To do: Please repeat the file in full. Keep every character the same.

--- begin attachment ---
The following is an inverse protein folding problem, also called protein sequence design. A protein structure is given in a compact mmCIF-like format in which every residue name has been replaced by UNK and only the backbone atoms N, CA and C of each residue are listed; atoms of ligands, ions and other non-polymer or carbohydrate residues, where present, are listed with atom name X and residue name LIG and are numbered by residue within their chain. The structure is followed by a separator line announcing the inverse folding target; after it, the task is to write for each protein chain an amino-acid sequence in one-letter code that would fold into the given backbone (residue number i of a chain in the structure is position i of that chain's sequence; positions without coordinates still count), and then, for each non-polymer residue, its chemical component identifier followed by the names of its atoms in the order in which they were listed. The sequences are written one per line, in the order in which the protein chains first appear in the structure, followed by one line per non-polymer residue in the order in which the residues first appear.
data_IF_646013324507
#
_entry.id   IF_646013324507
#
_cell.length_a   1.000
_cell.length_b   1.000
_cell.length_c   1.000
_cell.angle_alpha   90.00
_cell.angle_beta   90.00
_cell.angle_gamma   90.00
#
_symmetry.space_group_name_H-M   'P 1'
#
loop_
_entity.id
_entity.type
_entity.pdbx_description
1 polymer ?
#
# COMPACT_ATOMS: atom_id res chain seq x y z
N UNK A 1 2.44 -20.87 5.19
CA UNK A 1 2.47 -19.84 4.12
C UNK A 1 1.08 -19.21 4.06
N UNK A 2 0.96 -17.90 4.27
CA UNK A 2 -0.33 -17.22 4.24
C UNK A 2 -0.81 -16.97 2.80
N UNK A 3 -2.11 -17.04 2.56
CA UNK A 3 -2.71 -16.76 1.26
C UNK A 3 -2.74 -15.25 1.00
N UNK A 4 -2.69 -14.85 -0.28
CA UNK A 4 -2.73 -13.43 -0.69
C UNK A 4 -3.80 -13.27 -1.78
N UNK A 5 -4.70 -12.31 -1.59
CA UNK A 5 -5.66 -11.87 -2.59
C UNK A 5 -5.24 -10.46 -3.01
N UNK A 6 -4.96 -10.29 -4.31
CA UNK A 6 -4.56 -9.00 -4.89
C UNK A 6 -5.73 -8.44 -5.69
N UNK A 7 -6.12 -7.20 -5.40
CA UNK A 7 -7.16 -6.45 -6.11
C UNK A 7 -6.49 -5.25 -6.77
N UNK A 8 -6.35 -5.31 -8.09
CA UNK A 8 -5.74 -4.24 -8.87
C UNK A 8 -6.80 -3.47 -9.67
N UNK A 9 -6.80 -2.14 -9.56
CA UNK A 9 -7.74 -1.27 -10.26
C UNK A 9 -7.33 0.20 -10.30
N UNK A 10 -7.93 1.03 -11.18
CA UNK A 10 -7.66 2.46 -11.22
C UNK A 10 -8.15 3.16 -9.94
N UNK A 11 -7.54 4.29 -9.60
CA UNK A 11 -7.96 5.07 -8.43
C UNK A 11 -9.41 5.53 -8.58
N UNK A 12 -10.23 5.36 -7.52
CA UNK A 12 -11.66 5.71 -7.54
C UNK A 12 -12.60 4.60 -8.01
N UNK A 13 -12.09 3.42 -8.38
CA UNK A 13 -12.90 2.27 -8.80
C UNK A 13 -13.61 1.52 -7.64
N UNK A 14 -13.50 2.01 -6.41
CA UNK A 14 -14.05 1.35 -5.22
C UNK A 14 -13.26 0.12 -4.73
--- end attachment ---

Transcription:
The following is an inverse protein folding problem, also called protein sequence design. A protein structure is given in a compact mmCIF-like format in which every residue name has been replaced by UNK and only the backbone atoms N, CA and C of each residue are listed; atoms of ligands, ions and other non-polymer or carbohydrate residues, where present, are listed with atom name X and residue name LIG and are numbered by residue within their chain. The structure is followed by a separator line announcing the inverse folding target; after it, the task is to write for each protein chain an amino-acid sequence in one-letter code that would fold into the given backbone (residue number i of a chain in the structure is position i of that chain's sequence; positions without coordinates still count), and then, for each non-polymer residue, its chemical component identifier followed by the names of its atoms in the order in which they were listed. The sequences are written one per line, in the order in which the protein chains first appear in the structure, followed by one line per non-polymer residue in the order in which the residues first appear.
data_IF_646013324507
#
_entry.id   IF_646013324507
#
_cell.length_a   1.000
_cell.length_b   1.000
_cell.length_c   1.000
_cell.angle_alpha   90.00
_cell.angle_beta   90.00
_cell.angle_gamma   90.00
#
_symmetry.space_group_name_H-M   'P 1'
#
loop_
_entity.id
_entity.type
_entity.pdbx_description
1 polymer ?
#
# COMPACT_ATOMS: atom_id res chain seq x y z
N UNK A 1 2.44 -20.87 5.19
CA UNK A 1 2.47 -19.84 4.12
C UNK A 1 1.08 -19.21 4.06
N UNK A 2 0.96 -17.90 4.27
CA UNK A 2 -0.33 -17.22 4.24
C UNK A 2 -0.81 -16.97 2.80
N UNK A 3 -2.11 -17.04 2.56
CA UNK A 3 -2.71 -16.76 1.26
C UNK A 3 -2.74 -15.25 1.00
N UNK A 4 -2.69 -14.85 -0.28
CA UNK A 4 -2.73 -13.43 -0.69
C UNK A 4 -3.80 -13.27 -1.78
N UNK A 5 -4.70 -12.31 -1.59
CA UNK A 5 -5.66 -11.87 -2.59
C UNK A 5 -5.24 -10.46 -3.01
N UNK A 6 -4.96 -10.29 -4.31
CA UNK A 6 -4.56 -9.00 -4.89
C UNK A 6 -5.73 -8.44 -5.69
N UNK A 7 -6.12 -7.20 -5.40
CA UNK A 7 -7.16 -6.45 -6.11
C UNK A 7 -6.49 -5.25 -6.77
N UNK A 8 -6.35 -5.31 -8.09
CA UNK A 8 -5.74 -4.24 -8.87
C UNK A 8 -6.80 -3.47 -9.67
N UNK A 9 -6.80 -2.14 -9.56
CA UNK A 9 -7.74 -1.27 -10.26
C UNK A 9 -7.33 0.20 -10.30
N UNK A 10 -7.93 1.03 -11.18
CA UNK A 10 -7.66 2.46 -11.22
C UNK A 10 -8.15 3.16 -9.94
N UNK A 11 -7.54 4.29 -9.60
CA UNK A 11 -7.96 5.07 -8.43
C UNK A 11 -9.41 5.53 -8.58
N UNK A 12 -10.23 5.36 -7.52
CA UNK A 12 -11.66 5.71 -7.54
C UNK A 12 -12.60 4.60 -8.01
N UNK A 13 -12.09 3.42 -8.38
CA UNK A 13 -12.90 2.27 -8.80
C UNK A 13 -13.61 1.52 -7.64
N UNK A 14 -13.50 2.01 -6.41
CA UNK A 14 -14.05 1.35 -5.22
C UNK A 14 -13.26 0.12 -4.73